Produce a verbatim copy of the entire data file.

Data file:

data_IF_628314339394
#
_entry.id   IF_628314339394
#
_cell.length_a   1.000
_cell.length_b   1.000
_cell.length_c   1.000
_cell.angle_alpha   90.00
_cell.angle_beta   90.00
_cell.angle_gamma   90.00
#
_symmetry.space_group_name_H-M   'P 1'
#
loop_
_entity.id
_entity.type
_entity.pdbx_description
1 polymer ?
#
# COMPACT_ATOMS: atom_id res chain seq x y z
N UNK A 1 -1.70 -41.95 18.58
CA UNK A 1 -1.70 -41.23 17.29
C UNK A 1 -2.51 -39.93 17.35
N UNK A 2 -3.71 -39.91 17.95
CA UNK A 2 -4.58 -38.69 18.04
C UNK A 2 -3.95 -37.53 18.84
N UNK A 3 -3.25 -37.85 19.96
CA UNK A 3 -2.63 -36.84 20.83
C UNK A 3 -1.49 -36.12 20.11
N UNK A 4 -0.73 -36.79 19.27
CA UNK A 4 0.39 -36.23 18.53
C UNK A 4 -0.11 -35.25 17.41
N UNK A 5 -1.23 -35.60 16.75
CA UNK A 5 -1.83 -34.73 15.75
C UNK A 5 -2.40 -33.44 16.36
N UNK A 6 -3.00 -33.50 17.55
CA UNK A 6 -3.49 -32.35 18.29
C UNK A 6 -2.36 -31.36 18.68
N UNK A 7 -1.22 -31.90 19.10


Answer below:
data_IF_628314339394
#
_entry.id   IF_628314339394
#
_cell.length_a   1.000
_cell.length_b   1.000
_cell.length_c   1.000
_cell.angle_alpha   90.00
_cell.angle_beta   90.00
_cell.angle_gamma   90.00
#
_symmetry.space_group_name_H-M   'P 1'
#
loop_
_entity.id
_entity.type
_entity.pdbx_description
1 polymer ?
#
# COMPACT_ATOMS: atom_id res chain seq x y z
N UNK A 1 -1.70 -41.95 18.58
CA UNK A 1 -1.70 -41.23 17.29
C UNK A 1 -2.51 -39.93 17.35
N UNK A 2 -3.71 -39.91 17.95
CA UNK A 2 -4.58 -38.69 18.04
C UNK A 2 -3.95 -37.53 18.84
N UNK A 3 -3.25 -37.85 19.96
CA UNK A 3 -2.63 -36.84 20.83
C UNK A 3 -1.49 -36.12 20.11
N UNK A 4 -0.73 -36.79 19.27
CA UNK A 4 0.39 -36.23 18.53
C UNK A 4 -0.11 -35.25 17.41
N UNK A 5 -1.23 -35.60 16.75
CA UNK A 5 -1.83 -34.73 15.75
C UNK A 5 -2.40 -33.44 16.36
N UNK A 6 -3.00 -33.50 17.55
CA UNK A 6 -3.49 -32.35 18.29
C UNK A 6 -2.36 -31.36 18.68
N UNK A 7 -1.22 -31.90 19.10